Tuesday, May 28, 1963
New York (NY), New York, NY, Georgia (GA), Atlanta, GA, Alabama (AL), Birmingham, AL

Lonnie MacDonald, a friend of the King family, encloses a song that she has written for Dr. King. She writes that the song was inspired by his commitment to freedom as reflected by his recent actions in Birmingham, Alabama.

Letter from Elaine Attias to MLK

Monday, November 13, 1967
Los Angeles, California, Atlanta, GA

Elaine Attias of the Jewish Federation Council follows up on a previous request for Dr. King to appear on the television series "Commitment Profiles." She mentions other prominent people who have participated, including former Israeli Prime Minister David Ben-Gurion.

Letter to Monsier Sempe from Joan Daves

Thursday, October 17, 1963
New York (NY), FRANCE

This is a letter stating that Dr. King's "Letter from the Birmingham Jail" cannot be used in any books because Dr. King wants it to appear in his own book first and it cannot be used before a French version of that book becomes available. Any translation and duplication of his letter violates copyright laws.

Telegram from Charles William Butler to MLK

Tuesday, March 30, 1965
Detroit, MI, Baltimore, MD

Charles William Butler, Pastor of New Cavalry Baptist Church, informs Dr. King that he will not be present at a board meeting. The lateness of the invitation and his involvement in Detroit, Michigan prevent his attendance.

Telegram from LD Reddick to MLK

Saturday, October 22, 1960
Baltimore, MD

In this letter, LD Reddick tells Dr. King that he is a magnificent example to other leaders. Reddick then tells Dr. King to ask the presidential candidates to state their views more specifically.

Letter from P.B. Boorsma to MLK

Friday, August 6, 1965

The president of the Students Almanac Committee of the Free University of Amsterdam is requesting a biographical sketch of Dr. King to feature in their 1965 edition. The committee is featuring Dr. King because he will soon be awarded the "doctor's degree of honour" at the Free University of Amsterdam.

Letter from Frank Van Leemput to MLK

Saturday, December 30, 1967
BELGIUM

Frank Ban Leemput, a high school student from Belgium, requests Dr. King provide signatures for the enclosed photos. Mr. Leemput is creating a biography of Dr. King and is in admiration of his political activism as well as achievements in the field of desegregation.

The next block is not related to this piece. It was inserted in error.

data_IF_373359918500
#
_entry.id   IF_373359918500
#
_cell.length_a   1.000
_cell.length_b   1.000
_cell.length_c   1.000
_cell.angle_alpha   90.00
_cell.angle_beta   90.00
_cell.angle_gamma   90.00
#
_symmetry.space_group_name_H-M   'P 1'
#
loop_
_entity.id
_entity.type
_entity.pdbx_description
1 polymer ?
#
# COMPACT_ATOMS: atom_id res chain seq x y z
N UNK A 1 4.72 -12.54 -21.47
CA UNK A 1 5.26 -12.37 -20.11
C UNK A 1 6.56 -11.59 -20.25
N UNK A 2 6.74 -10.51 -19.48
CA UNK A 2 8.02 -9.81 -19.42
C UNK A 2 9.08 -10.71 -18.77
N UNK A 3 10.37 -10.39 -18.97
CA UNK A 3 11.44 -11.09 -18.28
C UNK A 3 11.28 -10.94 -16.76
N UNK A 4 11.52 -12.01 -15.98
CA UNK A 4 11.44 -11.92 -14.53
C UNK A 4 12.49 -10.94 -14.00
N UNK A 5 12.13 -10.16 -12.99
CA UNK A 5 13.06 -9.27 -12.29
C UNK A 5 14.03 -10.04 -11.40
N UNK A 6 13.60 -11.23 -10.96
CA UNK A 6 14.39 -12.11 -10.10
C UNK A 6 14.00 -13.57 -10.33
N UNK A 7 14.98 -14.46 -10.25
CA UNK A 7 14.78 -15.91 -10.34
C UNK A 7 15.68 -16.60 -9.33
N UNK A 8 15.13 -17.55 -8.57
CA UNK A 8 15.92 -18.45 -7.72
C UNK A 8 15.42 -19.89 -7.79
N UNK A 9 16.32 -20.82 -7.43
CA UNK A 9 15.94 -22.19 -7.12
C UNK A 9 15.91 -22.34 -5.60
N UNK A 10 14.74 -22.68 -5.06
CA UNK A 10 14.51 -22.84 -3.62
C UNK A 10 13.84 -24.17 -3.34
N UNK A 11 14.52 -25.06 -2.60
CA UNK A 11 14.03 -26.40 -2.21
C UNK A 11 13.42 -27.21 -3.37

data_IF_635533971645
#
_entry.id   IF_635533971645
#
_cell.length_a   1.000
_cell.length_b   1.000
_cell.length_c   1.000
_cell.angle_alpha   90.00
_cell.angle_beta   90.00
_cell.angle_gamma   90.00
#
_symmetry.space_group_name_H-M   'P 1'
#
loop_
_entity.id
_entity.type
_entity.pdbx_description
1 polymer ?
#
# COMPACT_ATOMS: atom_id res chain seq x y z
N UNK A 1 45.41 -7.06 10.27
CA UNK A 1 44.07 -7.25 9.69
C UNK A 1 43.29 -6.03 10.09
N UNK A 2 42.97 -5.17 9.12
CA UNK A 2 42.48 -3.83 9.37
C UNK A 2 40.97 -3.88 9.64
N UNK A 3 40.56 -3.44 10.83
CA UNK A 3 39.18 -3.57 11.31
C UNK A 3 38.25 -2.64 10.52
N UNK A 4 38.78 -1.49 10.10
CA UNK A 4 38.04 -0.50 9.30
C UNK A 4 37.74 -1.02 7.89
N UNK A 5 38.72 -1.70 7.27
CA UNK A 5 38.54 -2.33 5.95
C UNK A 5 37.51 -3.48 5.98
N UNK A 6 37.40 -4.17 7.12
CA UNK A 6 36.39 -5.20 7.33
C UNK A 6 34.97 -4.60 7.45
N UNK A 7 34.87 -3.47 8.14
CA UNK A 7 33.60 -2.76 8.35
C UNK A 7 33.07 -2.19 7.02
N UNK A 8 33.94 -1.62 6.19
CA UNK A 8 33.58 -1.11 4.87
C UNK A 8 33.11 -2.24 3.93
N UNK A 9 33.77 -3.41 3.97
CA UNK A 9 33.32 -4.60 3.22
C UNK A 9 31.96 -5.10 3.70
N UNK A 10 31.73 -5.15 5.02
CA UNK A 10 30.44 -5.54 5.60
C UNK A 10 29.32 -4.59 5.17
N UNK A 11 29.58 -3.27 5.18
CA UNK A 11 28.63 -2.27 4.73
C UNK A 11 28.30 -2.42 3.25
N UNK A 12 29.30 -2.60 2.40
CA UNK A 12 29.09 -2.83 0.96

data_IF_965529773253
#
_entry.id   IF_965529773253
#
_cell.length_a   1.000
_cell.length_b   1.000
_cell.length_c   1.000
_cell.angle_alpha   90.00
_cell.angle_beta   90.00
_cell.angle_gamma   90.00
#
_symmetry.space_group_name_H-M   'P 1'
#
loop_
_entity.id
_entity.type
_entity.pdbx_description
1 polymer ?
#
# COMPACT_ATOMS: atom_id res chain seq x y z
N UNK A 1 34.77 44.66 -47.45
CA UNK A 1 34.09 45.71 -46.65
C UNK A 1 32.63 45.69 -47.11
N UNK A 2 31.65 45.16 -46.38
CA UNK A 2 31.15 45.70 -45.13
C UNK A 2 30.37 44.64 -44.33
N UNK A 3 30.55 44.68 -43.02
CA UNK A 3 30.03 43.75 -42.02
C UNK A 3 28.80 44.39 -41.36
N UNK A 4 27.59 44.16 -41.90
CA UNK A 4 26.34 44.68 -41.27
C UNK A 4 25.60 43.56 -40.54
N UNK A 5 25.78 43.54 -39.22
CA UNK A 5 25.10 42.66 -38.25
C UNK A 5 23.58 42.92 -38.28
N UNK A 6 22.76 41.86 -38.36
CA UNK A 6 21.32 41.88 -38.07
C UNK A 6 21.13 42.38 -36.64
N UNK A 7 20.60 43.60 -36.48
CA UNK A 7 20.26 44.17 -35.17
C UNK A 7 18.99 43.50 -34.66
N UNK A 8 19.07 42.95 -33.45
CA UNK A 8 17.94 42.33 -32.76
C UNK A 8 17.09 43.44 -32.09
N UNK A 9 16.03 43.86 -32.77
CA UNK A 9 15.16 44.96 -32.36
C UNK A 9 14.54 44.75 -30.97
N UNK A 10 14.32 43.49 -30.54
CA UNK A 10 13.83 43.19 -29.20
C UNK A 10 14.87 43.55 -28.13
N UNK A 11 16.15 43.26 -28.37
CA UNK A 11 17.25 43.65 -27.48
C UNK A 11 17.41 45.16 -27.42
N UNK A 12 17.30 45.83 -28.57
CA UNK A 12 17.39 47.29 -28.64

Monism

Dr. King cites the many ways in which the concept of Monism is applied.

Royalty Statement from Joan Daves to MLK

New York, NY, GERMANY

Joan Daves issued this royalty statement for the German edition of "Why We Can't Wait."

Letter from Chauncey Eskridge to David Acton

Tuesday, November 21, 1967
Illinois (IL), Chicago, IL, Pennsylvania (PA), Philadelphia, PA, Washington, D.C.

This letter from Chauncey Eskridge to David Acton request the Leeds & Northrup Foundation provide a grant to the Southern Christian Leadership Foundation. Chauncey Eskridge includes a tax exempt letter and a copy of the trust instrument outlining the creation of the Southern Christian Leadership Foundation. Both Dr. King and Mr. Bernard Jackson received a copy of this letter.

Letter from Dora McDonald to Mr. S.C. Njonjo

Tuesday, December 1, 1964
SWEDEN, KENYA

Dora McDonald responds to Mr. Njonjo's invitation for Dr. King to attend Kenya's Independence Celebration. Ms. McDonald informs Mr. Njonjo that Dr. King is happy to accept the invitation.

Letter from Dora McDonald to Ethelyn L. Hall

Monday, December 9, 1963
Texas (TX)

Miss McDonald sends Ethelyn Hall information that Dr. King thinks Hall will find helpful.

Memorandum from David M. Wallace to Dora McDonald

Saturday, February 11, 1967
Chicago, IL, Illinois (IL)

David Wallace informs Dora McDonald of contributions made to the SCLC from John H. Johnson, George Jones, and Willard Payne, Sr.

People to People: Is Non-Violence Doomed to Failure?

Saturday, February 12, 1966
Selma, AL, Montgomery, AL, Washington, D.C.

Dr. King shares his view on the criticism that the nonviolent philosophy in America is disintegrating. Reviewing the historical success of nonviolence, he contends that the "unselfish" element of the movement is what has ensured its victory for all races in the past, and will continue to spur it to victory in the future. He surmises that proponents of nonviolence "shall be able, not only to remove injustice, but to establish in its place freedom and social peace for all Americans."

Insight Broward: Bullets, Backflips & Baby-Talk

Florida (FL)

Moreland Smith forwarded a copy of Insight Broward Magazine for Dr. King to view. In this collection of articles, Jim Corvell expresses his disapproval of Alcee Hastings, a local NAACP lawyer, who was a candidate for the House of Representatives. Coryell heatedly describes his efforts to thwart what he called "the [N]egro racist's political plans.

Anonymous Letter to MLK

Friday, March 31, 1967
New York (NY), Atlanta, GA

The author writes Dr. King and questions his motives for speaking so "rashly" against the conflict in Vietnam.